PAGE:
• Gap and Radio Shack underperform the most. Led by Gap (retail) and Radio Shack (retailers), five companies fall at least 10 percentage points their industry average level of recommendations. The others: US Airways (airlines), Super 8 (hotels), and Anthem (health plans).

The bottom line: Recommendations are an asset that companies must cultivate.

Report: 2011 Temkin Loyalty Ratings

We just published a new Temkin Group report, 2011 Temkin Loyalty Ratings.

The report identifies the level of loyalty that US consumers have for 143 organizations across 12 industries.

Here’s the executive summary:

Amazon.com, Kohl’s, and Costco took the top spots in the 2011 Temkin Loyalty Ratings. We asked 6,000 US consumers to rate their level of loyalty to companies across three components: purchasing additional products and services, reluctance to switch business away, and likelihood to recommend the company to friends and relatives. This data allowed us to rate 143 companies across 12 industries. Only 17% of those companies received a “strong” or “very strong” loyalty rating. The results show that retailers have the highest level of loyalty while TV service providers and health plans have the lowest.

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First of all, let me give a shoutout to the five companies with the highest ratings, indicating that they have the most loyal customers:

  • 1. Amazon.com
  • 2. Kohl’s
  • 3. Costco
  • 4. (tie) Lowe’s
  • 4. (tie) Sam’s Club

Here’s a list of the top 20 companies in the ratings. Click on the graphic below or click right here if you want to see the results for all 143 companies.

The Temkin Loyalty Ratings are calculated by examining three levels of loyalty that companies have earned from consumers: willingness to buy more products, reluctance to switch business away from, and likelihood to recommend those companies.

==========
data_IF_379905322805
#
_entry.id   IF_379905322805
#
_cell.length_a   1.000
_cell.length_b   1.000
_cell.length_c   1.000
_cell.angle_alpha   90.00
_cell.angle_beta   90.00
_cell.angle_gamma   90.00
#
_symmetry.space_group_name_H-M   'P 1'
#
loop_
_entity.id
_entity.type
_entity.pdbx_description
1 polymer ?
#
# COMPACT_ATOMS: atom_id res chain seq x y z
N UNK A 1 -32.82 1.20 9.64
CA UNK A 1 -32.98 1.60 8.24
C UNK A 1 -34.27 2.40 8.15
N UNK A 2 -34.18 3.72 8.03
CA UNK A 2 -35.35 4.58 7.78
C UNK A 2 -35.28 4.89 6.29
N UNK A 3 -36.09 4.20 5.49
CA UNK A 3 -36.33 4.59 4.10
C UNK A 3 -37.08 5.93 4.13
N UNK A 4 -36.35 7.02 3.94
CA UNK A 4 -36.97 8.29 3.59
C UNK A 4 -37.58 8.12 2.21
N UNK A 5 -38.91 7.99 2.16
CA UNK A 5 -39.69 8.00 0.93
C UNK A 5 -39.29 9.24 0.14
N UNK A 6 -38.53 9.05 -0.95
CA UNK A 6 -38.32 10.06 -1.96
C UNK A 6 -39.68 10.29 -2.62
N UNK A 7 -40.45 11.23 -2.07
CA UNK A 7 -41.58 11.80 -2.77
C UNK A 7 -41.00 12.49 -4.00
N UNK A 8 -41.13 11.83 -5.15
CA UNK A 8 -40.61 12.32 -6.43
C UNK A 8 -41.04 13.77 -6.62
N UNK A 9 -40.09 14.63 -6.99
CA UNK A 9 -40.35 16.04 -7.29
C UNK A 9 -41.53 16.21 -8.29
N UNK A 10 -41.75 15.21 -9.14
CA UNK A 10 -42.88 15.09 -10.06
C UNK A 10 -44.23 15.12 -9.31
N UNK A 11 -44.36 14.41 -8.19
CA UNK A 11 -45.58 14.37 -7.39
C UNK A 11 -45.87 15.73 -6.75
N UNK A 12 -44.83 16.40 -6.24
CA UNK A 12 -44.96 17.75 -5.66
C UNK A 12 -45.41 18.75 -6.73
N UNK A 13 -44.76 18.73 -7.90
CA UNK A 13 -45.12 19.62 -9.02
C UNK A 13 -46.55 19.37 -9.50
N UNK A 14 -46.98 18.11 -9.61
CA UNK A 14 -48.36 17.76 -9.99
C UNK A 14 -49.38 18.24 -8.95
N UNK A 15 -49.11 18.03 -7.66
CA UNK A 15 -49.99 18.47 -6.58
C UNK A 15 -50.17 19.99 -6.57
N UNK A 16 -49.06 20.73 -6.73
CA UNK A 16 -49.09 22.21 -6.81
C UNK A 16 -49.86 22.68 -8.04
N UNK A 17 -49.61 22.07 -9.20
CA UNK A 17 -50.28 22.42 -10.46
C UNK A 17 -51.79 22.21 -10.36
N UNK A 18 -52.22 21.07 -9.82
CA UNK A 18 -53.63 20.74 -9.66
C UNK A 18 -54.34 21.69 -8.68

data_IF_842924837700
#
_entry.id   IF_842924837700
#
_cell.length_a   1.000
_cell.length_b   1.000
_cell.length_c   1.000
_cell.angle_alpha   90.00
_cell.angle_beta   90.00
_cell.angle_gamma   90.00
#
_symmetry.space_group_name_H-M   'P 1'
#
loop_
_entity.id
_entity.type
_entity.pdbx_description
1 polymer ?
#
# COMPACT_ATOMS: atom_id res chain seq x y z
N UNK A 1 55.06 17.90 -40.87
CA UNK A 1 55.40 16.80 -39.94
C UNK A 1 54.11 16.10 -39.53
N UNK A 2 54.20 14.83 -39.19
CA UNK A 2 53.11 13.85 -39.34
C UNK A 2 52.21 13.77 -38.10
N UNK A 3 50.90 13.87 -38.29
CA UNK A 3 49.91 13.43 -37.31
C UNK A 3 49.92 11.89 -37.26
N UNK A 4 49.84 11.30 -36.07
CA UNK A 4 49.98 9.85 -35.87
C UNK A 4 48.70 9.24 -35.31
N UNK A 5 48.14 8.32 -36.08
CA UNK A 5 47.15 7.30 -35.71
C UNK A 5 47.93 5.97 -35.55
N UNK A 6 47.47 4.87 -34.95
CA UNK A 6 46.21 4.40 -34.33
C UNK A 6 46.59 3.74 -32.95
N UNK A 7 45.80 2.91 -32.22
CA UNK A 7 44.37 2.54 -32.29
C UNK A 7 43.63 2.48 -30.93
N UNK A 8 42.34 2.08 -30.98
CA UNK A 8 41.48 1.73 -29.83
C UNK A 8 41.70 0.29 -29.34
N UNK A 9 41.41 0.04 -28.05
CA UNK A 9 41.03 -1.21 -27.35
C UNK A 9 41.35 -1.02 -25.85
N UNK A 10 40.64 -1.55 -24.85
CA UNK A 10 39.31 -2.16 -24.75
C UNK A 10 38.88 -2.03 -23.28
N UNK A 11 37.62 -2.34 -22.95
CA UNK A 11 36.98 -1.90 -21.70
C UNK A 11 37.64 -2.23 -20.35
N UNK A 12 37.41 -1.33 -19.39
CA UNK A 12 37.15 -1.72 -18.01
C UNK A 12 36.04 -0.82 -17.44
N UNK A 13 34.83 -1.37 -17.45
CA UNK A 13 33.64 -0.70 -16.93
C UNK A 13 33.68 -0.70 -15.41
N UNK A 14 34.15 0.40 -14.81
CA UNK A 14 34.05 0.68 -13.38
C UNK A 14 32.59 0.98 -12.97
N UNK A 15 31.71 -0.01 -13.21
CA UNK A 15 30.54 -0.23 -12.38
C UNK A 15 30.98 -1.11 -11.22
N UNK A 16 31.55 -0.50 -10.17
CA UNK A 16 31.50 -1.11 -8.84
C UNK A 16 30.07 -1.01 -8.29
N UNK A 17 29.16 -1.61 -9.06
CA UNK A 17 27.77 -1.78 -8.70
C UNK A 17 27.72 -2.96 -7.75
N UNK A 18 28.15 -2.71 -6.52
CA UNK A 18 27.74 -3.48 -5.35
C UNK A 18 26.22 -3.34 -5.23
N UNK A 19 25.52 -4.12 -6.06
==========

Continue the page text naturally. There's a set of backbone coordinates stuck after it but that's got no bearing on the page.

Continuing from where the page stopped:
Overall, consumers don’t have a strong degree of loyalty across many industries. Retailers, by far, earn the highest levels of loyalty. TV Service providers and Internet Service providers, on the other hand, have earned woefully little loyalty with consumers.

Here are some of the other findings from the research:

  • Results versus industry averagesLed by USAA (insurance and credit cards), TriCare (health plans), credit unions (banks), and Southwest Airlines, 12 companies had double-digit advantages in loyalty over their industry. At the other end of the spectrum, Radio Shack (retailers), Super 8 (hotel chains), and Gap (retailers) led 18 companies with loyalty scores at least 10 points below their industry averages.
  • “Recommending” leaders and laggardsLed by Costco and Amazon.com, 36 companies have “very strong” ratings for consumers that are likely to recommend them to friends and colleagues. At the other end of the spectrum, Charter Communications, Anthem, and Comcast are the only firms with a “very weak” rating in this area.
  • “Switching” leaders and laggards. While no companies have very strong ratings for customers that are reluctant to switch, TriCare and USAA lead the five companies that have a “strong” rating in this area. Blue Shield Of California and Lenovo are at the low-end of the spectrum along with 12 other companies that have negative ratings in this area.
  • “Repurchasing” leaders and laggards. When it comes to having customers who are likely to purchase something else from them, Amazon.com and Old Navy lead 21 companies with “very strong” loyalty ratings in this area. HSBC and Charter Communications are two of the seven companies that didn’t even cross the 20% mark in this area.

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For access to more data, you can visit Temkin Ratings Website.

Now that we’ve published the Temkin Loyalty Ratings and the Temkin Experience Ratings, we’re analyzing the correlation between the two datasets. Look for out upcoming report: Customer Experience And Loyalty: Connecting The Dots

The bottom line: Loyalty is up for grabs!

20 Companies Most Susceptible To Negative Comments Via Facebook

In the recent Temkin Group Insight report, How Consumers Give Feedback, we analyzed what US consumers did after they had a very bad or a very good experience. One of the areas we examined was the use of social media outlets like Facebook and Twitter.

As a part of the analysis, we examined the difference in social media use across 141 companies. Our analysis looked at how often people that had interacted with those companies had also used social media to talk about a very bad experience in the previous 60 days. We then compared that data to the overall US average.

This chart shows the 20 companies that interact with consumers who are most likely to post a very bad experience on Facebook.

As you can see, Days Inn, E*TRADE, and Apple are twice as susceptible to having a bad experience show up on Facebook.

The bottom line: These firms need to think a bit more about Facebook than the average company